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Living the Not-Yet

Walidah Imarisha in conversation with Jeanne van Heeswijk and Rachael Rakes

Walidah Imarisha, Jeanne van Heeswijk, Rachael Rakes

In this conversation with Walidah Imarisha (first published in Toward the Not Yet: Art as Public Practice, published by BAK and MIT Press, 2021), the writer and activist outlines her concept of “visionary fiction” as an imaginative practice to emancipate futures from the stronghold of linear time.

Drawing from her work as a prison abolitionist, and speaking specifically to movements and ideas led by Black struggle in the US, Imarisha insists that changing the future will involve being in communion with the past, “specifically in a framework focused on decolonized, non-linear dreams of freedom that are rooted in communities of color’s struggles for autonomy and liberation from colonialism.”

Portrait of Octavia E. Butler, Joshua Tr
Portrait of Octavia E. Butler, Joshua Tree National Park, California, 1983, photo: © Harald Sun, courtesy Harald Sun, all rights reserved
Jeanne van Heeswijk: Can we first talk about your notion of visionary fiction, and how you see that as an imaginative strategy?

Walidah Imarisha: Visionary fiction is a term—that I started using to talk about imaginative writings and then expanded to art—that can help us understand current power dynamics and support us in imagining ways to build new futures. For me, visionary fiction is intimately and inextricably tied to radical movements for change and to liberation movements. My touchstone for that work was co-editing Octavia’s Brood: Science Fiction Stories from Social Justice Movements (2015) with author and activist adrienne maree brown. 1 We were both doing our own work around radical imagination, science fiction, and social change, and came together to create the anthology, the premise of which is that “all organizing is science fiction.”

As folks who have come out of movements for change, we really wanted to support our movements by creating more spaces of imagination, because we are already doing that work—the work of holding the future, every day—anytime we imagine worlds without violence, worlds without prisons, or worlds without borders. Any of these things we’re fighting for, that is science fiction, and that is the work of the future. We want to support our movements by not just saying what we don’t want, but in actively dreaming and then building into existence what we do want. To truly be radical and create the liberated futures that we dream of, we have to go beyond the boundaries of what we are told is acceptable change; we have to go beyond what we are told is possible, because we fundamentally believe that the boundaries of reform are the boundaries of social control. Reform is really the amount of change that existing systems of power will allow to happen. We have to have spaces that allow us to practice imagination, because all of us have been raised in this society where we’re told these systems are immovable. They are almost framed as if they are a force of nature, like gravity: “We must have prison systems,” “We must have borders,” and “We must have capitalism.” As author Ursula K. Le Guin says, “Any human power can be resisted and changed by human beings.” 2 But first we have to imagine it’s possible. I think there are many different ways to get to that place, and I offer visionary fiction as one of the quantum, countless avenues to get there.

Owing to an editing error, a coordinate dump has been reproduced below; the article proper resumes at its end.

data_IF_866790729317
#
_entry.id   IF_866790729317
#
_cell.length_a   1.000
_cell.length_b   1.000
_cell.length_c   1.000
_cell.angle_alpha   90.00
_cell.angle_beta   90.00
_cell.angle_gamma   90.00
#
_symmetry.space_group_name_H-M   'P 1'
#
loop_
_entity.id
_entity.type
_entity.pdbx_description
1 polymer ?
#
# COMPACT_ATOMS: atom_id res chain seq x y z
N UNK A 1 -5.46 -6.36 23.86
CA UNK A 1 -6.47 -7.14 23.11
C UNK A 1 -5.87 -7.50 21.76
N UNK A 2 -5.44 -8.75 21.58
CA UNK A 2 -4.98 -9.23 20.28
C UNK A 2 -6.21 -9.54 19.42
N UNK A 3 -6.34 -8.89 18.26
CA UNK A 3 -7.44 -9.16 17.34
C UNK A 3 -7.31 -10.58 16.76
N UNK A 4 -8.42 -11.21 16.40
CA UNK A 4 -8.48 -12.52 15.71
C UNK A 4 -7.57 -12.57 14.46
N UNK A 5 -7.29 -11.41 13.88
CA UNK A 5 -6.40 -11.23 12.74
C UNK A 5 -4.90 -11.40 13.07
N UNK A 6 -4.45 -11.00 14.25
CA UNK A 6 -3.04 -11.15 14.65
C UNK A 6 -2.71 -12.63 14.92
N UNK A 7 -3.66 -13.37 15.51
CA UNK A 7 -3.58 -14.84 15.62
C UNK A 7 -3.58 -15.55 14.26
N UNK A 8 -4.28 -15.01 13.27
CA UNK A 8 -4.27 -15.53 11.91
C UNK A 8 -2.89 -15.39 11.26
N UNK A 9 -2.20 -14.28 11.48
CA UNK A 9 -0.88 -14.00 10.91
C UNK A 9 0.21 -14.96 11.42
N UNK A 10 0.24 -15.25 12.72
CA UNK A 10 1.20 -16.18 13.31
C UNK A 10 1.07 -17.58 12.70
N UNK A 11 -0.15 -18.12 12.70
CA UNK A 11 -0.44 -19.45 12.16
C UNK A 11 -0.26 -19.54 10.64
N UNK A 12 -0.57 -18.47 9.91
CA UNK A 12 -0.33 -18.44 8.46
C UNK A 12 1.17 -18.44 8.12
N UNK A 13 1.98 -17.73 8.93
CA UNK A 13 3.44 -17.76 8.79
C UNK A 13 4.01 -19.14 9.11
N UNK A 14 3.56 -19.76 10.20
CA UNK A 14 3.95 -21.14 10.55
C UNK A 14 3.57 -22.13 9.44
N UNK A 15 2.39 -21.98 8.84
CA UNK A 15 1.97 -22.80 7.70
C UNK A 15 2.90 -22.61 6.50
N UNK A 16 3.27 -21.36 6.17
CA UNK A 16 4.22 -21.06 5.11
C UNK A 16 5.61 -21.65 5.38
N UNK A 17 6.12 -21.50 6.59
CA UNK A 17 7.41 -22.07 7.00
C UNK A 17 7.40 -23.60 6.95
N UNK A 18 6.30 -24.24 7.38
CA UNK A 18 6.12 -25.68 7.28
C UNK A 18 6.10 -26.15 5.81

Transformative justice and abolitionist organizer Mariame Kaba says, “Hope is a discipline,” and I love that. I envision my approach to my work with the idea that “imagination is a practice.” It’s not a tool, rather, it’s a way of existing, a way of interacting with the world, and a way of constantly creating opportunities to say, “What if?” What if this was more in alignment with my values? What if this included more folks? What if this really breathed the vision of liberation that we have collectively come up with? That is my hope for visionary fiction. It’s important to note that visionary fiction is one of many different ways to get there; adrienne maree brown’s work around emergent strategy is key, because she talks a lot about the need for movements to grow possibilities and entry points. We have to reject “either/or,” because that is a tool of domination—it’s a hierarchy, it’s a dichotomy, and so how do we say instead, as adrienne maree brown always says, “Yes, and . . . .” My understanding is deeply rooted in a study of history and recognizing that we need as many folks doing as many things in a principled way as possible to be successful in dreaming new futures and building them into existence. Every successful movement for change has used a multiplicity of tactics and strategies. Visionary fiction, as a practice, helps us to begin to imagine as many strategies and tactics as possible, but it is not about “This is the one right way,” because I think any time we move in that direction, we’re actually moving away from the futures we want.